Author: Pastor Bryan Wolfmueller
Publisher: Concordia Publishing House
Unlike many books I read, I cannot remember specifically where I had heard of this book first. I’ve known about Pastor Wolfmueller for some time now, and I love listening to him on Issues, Etc, and his youtube channel, but I can’t remmeber who reccomended this book to me. Whoever you are, thank you. It took me longer to read than I would have liked, but that had more to do with my circumstances rather than the book’s content, which is engaging if long. Wolfmueller is thorough and kind in his book, just as he is in another of the other projects he has been a part of, and I am glad to have read it. Has American Christianity Failed? pinpoints and takes apart the major flaws found in most protestant denominations while gently but firmly guiding the reader back to the truth.
I wasn’t really sure what the book was going to be about at first. Honestly, I don’t think the title fits the thesis as well as I would like. The text largely reads like a modern catechism, laying out the basic tenants of the faith while also combatting the heresy infiltrating the churches. Perhaps I would include something about the wasteland of Protestantism today in the title. But regardless, while Wolfmueller focuses on the failures (heresy) of many denominations, this is a book full of hope. One could say many of the failures he points out could be found in other sects of Christianity from around the world, but this book wasn’t exactly written for them. It was for us who find ourselves in the wasteland of contemporary Protestantism in America, even those of us who are part of a confessional church yet have allowed false doctrine to creep in. This is the book for us, to break down those false teachings and find hope and truth once again.
Wolfmueller begins his teaching by explaining how American Christians have gone “nose blind” to false doctrine. We hear it from books, our friends, well-known preachers, and even sometimes our churches so often that we accept falsehood as truth. As he writes, our senses are so dulled that we don’t notice one crucial thing missing: Christ. Instead of rightly preaching Law and Gospel, American Christians teach and receive revivalism, pietism, mysticism, and enthusiasm. But rather than making us “right with God” or “come closer to Him,” the comfort of the Gospel has been stolen from us.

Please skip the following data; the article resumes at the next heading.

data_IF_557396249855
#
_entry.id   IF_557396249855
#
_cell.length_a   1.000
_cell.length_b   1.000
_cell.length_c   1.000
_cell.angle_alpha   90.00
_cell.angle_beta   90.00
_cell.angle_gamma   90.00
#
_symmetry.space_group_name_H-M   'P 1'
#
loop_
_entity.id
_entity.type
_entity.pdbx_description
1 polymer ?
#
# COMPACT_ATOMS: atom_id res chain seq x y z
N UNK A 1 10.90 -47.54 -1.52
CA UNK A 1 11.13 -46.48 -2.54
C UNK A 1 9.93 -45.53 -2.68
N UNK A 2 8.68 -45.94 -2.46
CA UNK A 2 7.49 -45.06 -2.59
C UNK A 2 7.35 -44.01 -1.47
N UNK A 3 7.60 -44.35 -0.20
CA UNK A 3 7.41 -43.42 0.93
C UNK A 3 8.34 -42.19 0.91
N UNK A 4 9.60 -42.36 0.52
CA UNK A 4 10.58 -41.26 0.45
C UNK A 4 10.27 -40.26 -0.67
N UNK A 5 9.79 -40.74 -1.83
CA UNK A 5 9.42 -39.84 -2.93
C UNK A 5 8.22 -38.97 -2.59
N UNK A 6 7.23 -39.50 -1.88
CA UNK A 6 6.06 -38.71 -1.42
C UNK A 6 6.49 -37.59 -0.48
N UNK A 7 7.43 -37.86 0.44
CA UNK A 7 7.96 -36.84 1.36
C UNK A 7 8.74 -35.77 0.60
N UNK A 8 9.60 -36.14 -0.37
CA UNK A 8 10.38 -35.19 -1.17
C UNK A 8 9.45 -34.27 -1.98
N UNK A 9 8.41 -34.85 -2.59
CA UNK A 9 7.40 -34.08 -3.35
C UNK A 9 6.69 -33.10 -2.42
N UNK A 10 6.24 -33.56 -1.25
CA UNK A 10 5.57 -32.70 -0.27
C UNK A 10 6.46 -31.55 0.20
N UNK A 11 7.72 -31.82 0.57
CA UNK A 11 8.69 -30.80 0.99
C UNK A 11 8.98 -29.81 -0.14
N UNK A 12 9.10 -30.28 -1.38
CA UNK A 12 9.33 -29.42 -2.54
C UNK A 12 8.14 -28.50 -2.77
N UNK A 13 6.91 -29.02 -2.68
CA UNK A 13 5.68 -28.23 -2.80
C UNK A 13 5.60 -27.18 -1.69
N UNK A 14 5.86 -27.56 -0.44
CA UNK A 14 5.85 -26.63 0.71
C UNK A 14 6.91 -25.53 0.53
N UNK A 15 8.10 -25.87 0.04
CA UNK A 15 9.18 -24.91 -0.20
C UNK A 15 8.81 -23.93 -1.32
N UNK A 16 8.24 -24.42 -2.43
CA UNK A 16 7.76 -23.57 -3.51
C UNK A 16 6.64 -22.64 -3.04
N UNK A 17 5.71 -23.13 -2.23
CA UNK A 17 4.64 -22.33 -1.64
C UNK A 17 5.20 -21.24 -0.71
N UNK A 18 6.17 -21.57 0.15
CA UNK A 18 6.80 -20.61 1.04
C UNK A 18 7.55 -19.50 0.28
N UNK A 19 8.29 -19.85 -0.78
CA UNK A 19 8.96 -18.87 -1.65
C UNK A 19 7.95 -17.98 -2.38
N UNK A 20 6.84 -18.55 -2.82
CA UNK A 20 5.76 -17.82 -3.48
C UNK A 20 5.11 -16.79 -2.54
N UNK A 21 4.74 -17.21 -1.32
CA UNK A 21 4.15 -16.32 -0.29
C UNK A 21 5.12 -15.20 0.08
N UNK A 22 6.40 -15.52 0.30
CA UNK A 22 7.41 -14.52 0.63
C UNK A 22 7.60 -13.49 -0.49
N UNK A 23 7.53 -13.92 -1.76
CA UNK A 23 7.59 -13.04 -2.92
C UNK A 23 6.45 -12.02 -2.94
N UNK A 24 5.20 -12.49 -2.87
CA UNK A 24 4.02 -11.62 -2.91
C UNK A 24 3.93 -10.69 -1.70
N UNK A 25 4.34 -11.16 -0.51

But Wolfmueller doesn’t leave us there! Instead, he brings his readers back from the empty moralizing of American Protestantism to the Gospel. And this is one of the many wonderful things about this book. I think calling it a modern-day catechism or enchiridion is appropriate, for he breaks down the heresies and points the reader toward the truth. He deals with doctrines on baptism, justification, how we hear God, prayer, the end times, the idolatry of spiritualism, and so much more. Sometimes he belabors the point, but it is always out of such joy and concern. Joy for the Gospel, and concern for those who feel they are without hope.
Wolfmueller shares how he was once part of this “mainline evangelicalism,” bouncing back and forth between pride and despair, fear and “feeling the Holy Spirit,” self-righteousness and apathy. And as he brought up these stories from his life, I often saw myself or was reminded of the cringe-worthy or despairing things I experienced when attending dozens of other protestant churches growing up. I remember the clap offering for Jesus, the lack of creeds, the absence of absolution, the conflict with communion, the wondering of the rapture, and the fear over the certainty of my salvation. And there is more besides, but of all the wonderful things about this book, the best is likely that Wolfmueller helps break down these misconceptions, doubts, fears, and pride so that we may have hope and life and light in the truth. We may have assurance in “I am baptized into Christ” and “forgiveness for you.”
A friend asked if this book would be good for a Bible study or small group, and I do think it would be. I think it would be good for our confirmation students to read, our high school students, our new converts, and those who have been around for decades. If I could suggest: in addition to reading the Bible, I would have students of all ages read the Small Catechism, the Large Catechism, this book, Chemnitz’s Enchiridion, and then the Book of Concord. I think this order will help with foundations, breaking down false presuppositions, and then building up sound doctrine in each generation. There were several times, too many times, that this book prodded my mind and heart where parts of those false teachings remained. I needed that, and I think to keep future trees from bearing bad fruit, we should prune them now in book studies.
This book is different than I thought it would be, but it is what we need for the current age and this place. I laughed while I read this book. I was forced to critically examine the teachings I had mistakenly accepted. I cringed at a good amount of the formatting (sorry, Pastor). But I cried, too, at heartbreaking and comforting moments. And I was comforted. American Christianity has failed to distinguish between Law and Gospel, and in doing so, has lost Christ and His promises, leaving so many with judgment, self-righteousness, and despair. But Past Wolfmueller has offered a call to return to what is true in his book. For all these reasons, Has American Christianity Failed? is a book I highly reccmend. This book is an oasis in the wasteland of American Christianity, and I hope you read and enjoy it.
Blessings to you and yours,
~Madelyn Rose Craig